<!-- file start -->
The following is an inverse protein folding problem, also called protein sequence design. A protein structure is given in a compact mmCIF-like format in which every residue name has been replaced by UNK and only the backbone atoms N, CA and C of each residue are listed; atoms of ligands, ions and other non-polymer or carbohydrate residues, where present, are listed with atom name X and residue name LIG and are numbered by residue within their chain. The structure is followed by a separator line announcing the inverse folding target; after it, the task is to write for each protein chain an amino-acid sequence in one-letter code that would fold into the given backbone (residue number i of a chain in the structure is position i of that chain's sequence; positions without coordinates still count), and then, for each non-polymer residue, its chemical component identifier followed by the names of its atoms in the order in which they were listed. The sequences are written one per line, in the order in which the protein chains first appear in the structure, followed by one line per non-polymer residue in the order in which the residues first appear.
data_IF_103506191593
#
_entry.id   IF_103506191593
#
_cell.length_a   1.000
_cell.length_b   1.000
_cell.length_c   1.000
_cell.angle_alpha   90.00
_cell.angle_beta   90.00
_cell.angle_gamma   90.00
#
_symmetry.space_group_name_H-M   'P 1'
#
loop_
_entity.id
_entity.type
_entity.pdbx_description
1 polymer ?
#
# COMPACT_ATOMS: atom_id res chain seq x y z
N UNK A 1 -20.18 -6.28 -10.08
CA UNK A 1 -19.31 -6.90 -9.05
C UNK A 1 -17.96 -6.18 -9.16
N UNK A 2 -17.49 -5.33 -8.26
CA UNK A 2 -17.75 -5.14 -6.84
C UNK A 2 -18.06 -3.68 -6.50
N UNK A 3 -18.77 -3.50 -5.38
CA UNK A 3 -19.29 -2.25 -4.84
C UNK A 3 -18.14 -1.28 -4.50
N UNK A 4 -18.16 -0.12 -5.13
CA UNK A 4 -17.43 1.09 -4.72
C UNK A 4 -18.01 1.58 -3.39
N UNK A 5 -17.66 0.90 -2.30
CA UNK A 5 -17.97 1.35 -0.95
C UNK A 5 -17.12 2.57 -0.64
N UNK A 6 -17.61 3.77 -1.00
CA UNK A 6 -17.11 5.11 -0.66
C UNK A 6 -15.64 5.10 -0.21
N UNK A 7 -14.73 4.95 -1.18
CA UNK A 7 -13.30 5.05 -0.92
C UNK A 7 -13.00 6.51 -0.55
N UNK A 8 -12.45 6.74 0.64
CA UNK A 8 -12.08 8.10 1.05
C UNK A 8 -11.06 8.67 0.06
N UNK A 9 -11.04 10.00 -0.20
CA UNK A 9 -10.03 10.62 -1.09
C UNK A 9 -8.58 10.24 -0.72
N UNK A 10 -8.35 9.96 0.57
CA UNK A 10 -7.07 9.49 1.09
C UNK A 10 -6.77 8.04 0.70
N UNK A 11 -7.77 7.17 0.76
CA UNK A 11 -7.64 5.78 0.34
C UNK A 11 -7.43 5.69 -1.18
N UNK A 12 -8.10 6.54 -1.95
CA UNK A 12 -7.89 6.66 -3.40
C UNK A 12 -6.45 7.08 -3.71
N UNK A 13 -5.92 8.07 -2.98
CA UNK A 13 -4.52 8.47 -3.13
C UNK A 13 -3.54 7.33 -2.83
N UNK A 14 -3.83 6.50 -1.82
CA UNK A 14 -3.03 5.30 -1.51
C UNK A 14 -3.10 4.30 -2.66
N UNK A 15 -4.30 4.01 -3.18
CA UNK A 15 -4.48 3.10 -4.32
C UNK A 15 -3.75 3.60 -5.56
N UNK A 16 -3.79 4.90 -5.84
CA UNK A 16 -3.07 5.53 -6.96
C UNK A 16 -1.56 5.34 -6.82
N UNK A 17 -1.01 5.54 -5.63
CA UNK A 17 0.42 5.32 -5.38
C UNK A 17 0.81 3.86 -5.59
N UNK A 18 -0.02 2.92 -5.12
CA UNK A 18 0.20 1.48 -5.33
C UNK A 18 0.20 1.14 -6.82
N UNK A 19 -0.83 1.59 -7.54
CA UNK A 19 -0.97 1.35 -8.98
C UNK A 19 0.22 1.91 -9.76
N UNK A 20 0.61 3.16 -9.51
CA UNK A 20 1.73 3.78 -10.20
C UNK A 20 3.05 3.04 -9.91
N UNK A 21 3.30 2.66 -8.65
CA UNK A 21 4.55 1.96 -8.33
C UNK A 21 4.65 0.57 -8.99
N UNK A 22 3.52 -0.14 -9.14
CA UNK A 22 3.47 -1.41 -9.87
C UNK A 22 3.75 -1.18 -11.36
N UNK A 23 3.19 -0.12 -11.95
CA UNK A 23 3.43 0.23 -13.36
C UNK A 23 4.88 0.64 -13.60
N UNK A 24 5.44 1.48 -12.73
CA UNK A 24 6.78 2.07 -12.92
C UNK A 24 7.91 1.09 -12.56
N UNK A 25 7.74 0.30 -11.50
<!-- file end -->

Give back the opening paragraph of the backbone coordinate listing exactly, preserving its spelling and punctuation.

The following is an inverse protein folding problem, also called protein sequence design. A protein structure is given in a compact mmCIF-like format in which every residue name has been replaced by UNK and only the backbone atoms N, CA and C of each residue are listed; atoms of ligands, ions and other non-polymer or carbohydrate residues, where present, are listed with atom name X and residue name LIG and are numbered by residue within their chain. The structure is followed by a separator line announcing the inverse folding target; after it, the task is to write for each protein chain an amino-acid sequence in one-letter code that would fold into the given backbone (residue number i of a chain in the structure is position i of that chain's sequence; positions without coordinates still count), and then, for each non-polymer residue, its chemical component identifier followed by the names of its atoms in the order in which they were listed. The sequences are written one per line, in the order in which the protein chains first appear in the structure, followed by one line per non-polymer residue in the order in which the residues first appear.